Major changes are coming to Farmington

FARMINGTON — Farmington is a small town with big ideas.

The Kent County town of about 115 residents and 0.1 square miles recently decided they needed a facelift and have been working hard to accomplish a few large projects to make it happen.

“I’ve been on town council for a couple of years before stepping up as mayor. I saw we weren’t doing a lot of change; we were pretty stagnant. So, I decided to run for mayor and make changes, mostly for property values,” Mayor Richie Smith said.

“Property owners needed to pick up the slack and clean up, so we started with a community-wide initiative with clean up days first so we can take some pride in our community.”

Once community members invested their own time and energy into their town, Mayor Smith said he knew they were ready for more. It was time for the council to act.

“We wanted to show the town that the council was making progress, too. So we started our Main Street initiative,” he added.
Together, the council started to raise the funds needed to renovate their historic schoolhouse and build a pavilion, basketball court and playground for residents of all ages and demographics. They also created a new road in town in memory of former Mayor Marvin Smith, Mayor Smith’s grandfather. To seal the deal, they also obtained a historic marker for the town and dedicated a new town of Farmington seal.

“We’re working together to improve the look around town and improve people’s general impression,” Mayor Smith said.

“People ride by and think it’s a hole in the wall, but people live in that town. They have feelings. We wanted to pick ourselves up a little bit. That was the whole point of the Main Street initiative to let the people know the town cares.”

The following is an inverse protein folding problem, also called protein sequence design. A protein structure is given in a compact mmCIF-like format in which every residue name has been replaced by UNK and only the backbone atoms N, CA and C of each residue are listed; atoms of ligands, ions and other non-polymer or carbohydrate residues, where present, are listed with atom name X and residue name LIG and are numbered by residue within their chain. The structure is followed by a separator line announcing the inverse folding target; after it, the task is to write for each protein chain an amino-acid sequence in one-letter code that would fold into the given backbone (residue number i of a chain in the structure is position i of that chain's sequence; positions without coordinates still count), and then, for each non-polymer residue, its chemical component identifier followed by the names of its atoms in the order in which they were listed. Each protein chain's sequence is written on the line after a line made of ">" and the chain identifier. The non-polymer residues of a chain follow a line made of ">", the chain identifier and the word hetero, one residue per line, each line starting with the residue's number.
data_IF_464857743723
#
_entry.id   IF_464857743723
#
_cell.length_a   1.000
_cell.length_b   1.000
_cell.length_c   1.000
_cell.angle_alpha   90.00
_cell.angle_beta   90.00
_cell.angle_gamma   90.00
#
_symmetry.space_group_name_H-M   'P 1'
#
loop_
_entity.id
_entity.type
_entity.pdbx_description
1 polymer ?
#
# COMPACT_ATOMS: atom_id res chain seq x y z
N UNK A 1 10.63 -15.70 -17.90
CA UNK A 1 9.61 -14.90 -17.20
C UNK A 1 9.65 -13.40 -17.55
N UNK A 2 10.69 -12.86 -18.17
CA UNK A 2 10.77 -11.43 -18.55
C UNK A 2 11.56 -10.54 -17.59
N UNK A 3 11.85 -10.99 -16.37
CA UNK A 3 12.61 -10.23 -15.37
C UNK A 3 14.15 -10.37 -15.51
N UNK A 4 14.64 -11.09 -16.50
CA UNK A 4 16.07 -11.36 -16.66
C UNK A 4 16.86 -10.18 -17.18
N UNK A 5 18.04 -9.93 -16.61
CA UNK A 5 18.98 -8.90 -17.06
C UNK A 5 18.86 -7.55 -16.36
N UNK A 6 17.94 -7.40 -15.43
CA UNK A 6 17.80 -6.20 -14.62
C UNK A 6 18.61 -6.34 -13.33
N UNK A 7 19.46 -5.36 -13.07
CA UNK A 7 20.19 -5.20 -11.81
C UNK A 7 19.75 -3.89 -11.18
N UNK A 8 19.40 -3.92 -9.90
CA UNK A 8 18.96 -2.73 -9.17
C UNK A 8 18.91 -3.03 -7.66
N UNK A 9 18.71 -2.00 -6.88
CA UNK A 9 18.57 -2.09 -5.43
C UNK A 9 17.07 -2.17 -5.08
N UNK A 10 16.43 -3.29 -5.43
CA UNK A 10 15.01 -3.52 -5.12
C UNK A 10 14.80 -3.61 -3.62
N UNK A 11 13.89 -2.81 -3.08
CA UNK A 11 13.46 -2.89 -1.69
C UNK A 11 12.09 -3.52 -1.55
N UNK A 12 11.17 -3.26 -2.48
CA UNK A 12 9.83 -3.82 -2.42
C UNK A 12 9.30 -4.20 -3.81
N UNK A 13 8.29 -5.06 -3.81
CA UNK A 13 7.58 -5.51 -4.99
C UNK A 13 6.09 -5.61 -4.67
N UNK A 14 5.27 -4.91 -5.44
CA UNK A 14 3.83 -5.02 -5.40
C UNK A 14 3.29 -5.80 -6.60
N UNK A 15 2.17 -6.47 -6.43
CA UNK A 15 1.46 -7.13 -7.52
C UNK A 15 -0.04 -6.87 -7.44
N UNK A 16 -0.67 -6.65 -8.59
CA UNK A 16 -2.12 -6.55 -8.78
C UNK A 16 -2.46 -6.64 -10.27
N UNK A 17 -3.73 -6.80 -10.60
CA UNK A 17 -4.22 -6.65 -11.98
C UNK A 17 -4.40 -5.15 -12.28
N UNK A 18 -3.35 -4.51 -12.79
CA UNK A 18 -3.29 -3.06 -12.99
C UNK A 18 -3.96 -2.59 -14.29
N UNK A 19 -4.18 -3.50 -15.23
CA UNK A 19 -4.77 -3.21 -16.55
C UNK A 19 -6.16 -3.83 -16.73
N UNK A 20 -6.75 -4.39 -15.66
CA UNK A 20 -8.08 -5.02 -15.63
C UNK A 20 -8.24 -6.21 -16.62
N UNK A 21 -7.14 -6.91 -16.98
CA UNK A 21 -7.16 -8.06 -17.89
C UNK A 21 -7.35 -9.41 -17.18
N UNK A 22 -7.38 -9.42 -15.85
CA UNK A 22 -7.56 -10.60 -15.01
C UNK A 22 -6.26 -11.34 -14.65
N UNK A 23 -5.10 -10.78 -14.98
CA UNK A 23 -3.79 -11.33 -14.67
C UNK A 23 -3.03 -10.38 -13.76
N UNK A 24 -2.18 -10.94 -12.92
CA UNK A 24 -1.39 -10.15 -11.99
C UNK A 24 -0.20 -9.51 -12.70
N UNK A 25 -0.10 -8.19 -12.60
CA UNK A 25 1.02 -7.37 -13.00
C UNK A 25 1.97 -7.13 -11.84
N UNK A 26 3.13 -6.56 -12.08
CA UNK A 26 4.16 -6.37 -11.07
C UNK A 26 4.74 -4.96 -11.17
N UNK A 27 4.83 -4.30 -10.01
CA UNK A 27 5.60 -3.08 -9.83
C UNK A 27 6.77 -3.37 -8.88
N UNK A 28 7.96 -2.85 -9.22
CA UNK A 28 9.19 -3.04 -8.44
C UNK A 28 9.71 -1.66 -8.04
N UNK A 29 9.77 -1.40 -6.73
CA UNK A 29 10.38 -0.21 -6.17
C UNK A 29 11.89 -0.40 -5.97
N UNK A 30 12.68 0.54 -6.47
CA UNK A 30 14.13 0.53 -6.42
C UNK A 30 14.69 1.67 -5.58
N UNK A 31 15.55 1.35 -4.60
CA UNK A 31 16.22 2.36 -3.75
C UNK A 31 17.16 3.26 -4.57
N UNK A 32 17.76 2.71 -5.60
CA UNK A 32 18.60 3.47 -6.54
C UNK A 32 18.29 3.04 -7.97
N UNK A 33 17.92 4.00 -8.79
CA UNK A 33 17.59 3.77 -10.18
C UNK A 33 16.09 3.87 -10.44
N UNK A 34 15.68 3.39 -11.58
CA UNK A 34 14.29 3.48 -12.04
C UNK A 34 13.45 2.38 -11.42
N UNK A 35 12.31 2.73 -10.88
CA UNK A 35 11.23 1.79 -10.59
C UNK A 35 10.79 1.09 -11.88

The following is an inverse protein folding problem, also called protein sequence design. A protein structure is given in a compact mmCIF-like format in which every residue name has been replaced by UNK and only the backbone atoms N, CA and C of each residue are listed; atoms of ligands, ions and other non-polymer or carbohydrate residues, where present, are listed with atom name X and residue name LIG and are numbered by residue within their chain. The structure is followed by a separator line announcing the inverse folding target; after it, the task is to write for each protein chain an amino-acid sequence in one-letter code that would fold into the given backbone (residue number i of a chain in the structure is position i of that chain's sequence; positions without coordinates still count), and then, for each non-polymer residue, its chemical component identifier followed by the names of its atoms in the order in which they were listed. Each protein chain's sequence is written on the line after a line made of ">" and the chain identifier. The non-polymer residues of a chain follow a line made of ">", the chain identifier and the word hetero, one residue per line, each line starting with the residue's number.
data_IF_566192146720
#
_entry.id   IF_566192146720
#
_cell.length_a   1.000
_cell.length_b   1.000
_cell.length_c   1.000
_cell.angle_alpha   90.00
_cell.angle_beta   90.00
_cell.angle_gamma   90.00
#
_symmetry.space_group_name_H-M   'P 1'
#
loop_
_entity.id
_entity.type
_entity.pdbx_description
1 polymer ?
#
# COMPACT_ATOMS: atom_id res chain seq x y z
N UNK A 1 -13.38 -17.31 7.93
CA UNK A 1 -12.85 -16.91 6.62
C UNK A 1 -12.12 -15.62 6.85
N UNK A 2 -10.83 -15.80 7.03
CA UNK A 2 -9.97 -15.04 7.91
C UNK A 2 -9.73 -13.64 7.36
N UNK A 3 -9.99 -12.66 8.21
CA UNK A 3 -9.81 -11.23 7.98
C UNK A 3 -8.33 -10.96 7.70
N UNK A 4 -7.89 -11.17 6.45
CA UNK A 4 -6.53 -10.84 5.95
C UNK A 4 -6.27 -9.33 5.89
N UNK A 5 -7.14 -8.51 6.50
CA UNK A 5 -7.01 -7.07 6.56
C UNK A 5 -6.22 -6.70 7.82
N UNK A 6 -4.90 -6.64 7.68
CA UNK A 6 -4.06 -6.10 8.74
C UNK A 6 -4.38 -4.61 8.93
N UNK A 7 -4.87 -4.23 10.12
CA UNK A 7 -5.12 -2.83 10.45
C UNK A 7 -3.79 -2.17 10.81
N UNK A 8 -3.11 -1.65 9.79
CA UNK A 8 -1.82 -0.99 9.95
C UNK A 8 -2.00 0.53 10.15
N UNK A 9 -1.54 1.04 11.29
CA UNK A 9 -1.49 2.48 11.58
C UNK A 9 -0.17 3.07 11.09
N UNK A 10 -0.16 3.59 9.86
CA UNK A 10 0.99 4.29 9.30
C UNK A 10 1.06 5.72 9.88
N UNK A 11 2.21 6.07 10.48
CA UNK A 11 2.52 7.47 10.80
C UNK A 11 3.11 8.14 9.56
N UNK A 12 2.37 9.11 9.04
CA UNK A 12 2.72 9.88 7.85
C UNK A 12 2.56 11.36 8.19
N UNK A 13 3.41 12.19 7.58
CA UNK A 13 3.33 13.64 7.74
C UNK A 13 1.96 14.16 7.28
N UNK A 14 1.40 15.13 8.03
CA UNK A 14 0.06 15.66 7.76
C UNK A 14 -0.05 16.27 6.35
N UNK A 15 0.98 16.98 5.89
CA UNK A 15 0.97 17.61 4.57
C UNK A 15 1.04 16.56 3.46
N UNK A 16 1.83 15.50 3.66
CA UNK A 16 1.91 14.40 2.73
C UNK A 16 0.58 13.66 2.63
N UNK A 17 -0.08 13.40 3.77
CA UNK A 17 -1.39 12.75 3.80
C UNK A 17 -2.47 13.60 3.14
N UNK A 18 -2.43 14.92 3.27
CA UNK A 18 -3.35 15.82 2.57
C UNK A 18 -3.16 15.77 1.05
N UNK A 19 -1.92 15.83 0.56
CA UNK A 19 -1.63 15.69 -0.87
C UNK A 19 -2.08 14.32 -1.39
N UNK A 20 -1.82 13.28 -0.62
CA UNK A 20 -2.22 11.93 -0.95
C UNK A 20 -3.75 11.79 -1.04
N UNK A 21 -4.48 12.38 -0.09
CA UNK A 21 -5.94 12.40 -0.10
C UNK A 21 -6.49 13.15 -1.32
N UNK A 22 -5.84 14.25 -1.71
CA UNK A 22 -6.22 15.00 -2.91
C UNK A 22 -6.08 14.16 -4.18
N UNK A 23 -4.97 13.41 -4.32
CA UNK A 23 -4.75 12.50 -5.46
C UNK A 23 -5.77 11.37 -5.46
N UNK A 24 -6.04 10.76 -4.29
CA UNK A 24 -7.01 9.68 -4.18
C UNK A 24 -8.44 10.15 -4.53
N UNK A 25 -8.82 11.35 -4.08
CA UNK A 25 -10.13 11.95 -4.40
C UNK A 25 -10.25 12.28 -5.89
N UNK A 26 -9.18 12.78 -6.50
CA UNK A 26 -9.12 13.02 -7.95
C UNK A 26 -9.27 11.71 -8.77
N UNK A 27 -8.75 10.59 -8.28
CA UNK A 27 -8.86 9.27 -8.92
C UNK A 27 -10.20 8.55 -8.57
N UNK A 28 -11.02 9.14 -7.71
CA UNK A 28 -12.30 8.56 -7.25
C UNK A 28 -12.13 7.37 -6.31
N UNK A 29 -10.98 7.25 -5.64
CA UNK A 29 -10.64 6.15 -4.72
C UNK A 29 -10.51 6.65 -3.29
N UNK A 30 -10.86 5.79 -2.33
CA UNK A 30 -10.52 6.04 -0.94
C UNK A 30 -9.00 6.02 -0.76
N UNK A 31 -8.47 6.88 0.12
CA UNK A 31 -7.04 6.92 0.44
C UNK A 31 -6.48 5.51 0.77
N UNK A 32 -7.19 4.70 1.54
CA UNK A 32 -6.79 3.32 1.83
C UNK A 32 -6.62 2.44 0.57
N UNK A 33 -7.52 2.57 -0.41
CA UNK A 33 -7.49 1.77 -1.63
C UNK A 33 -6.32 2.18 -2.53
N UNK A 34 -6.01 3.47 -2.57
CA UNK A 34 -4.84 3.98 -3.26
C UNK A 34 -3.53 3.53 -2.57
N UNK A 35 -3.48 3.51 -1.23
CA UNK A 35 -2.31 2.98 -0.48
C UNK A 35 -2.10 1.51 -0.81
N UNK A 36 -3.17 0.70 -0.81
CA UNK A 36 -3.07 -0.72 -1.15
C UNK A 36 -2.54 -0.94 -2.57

The park, previously an empty lot near the old schoolhouse, now has the sidewalk, basketball court and a parking lot for residents and visitors to enjoy. A community garden is also in the park now thanks to a Lake Forest School District student. The pavilion is located across the street.

Playground equipment will be purchased one piece at a time as funds become available. It currently has a jungle gym and a swing set; the town hopes to add a slide and a handicapped- accessible toy.

“This is going to promote community fellowship. Everyone can interact with each other and walk the sidewalks together,” Mayor Smith said. “The council is not giving up on the town. We saw the direction we were going, and we wanted to change that. We wanted to change the outlook of the town and the community members’ pride in the town, giving them something to puff their chest out about.”

While they wait for more funds for playground equipment which is in the second of five stages, the town is also fundraising so they can renovate the historical schoolhouse once used to educate every child in Farmington.

The schoolhouse is more than 100 years old with all the problems a century-old building can handle. Although the council used to meet inside the building, they have had to move their meetings to the Farmington Fire Hall where Mayor Smith volunteers as the deputy chief.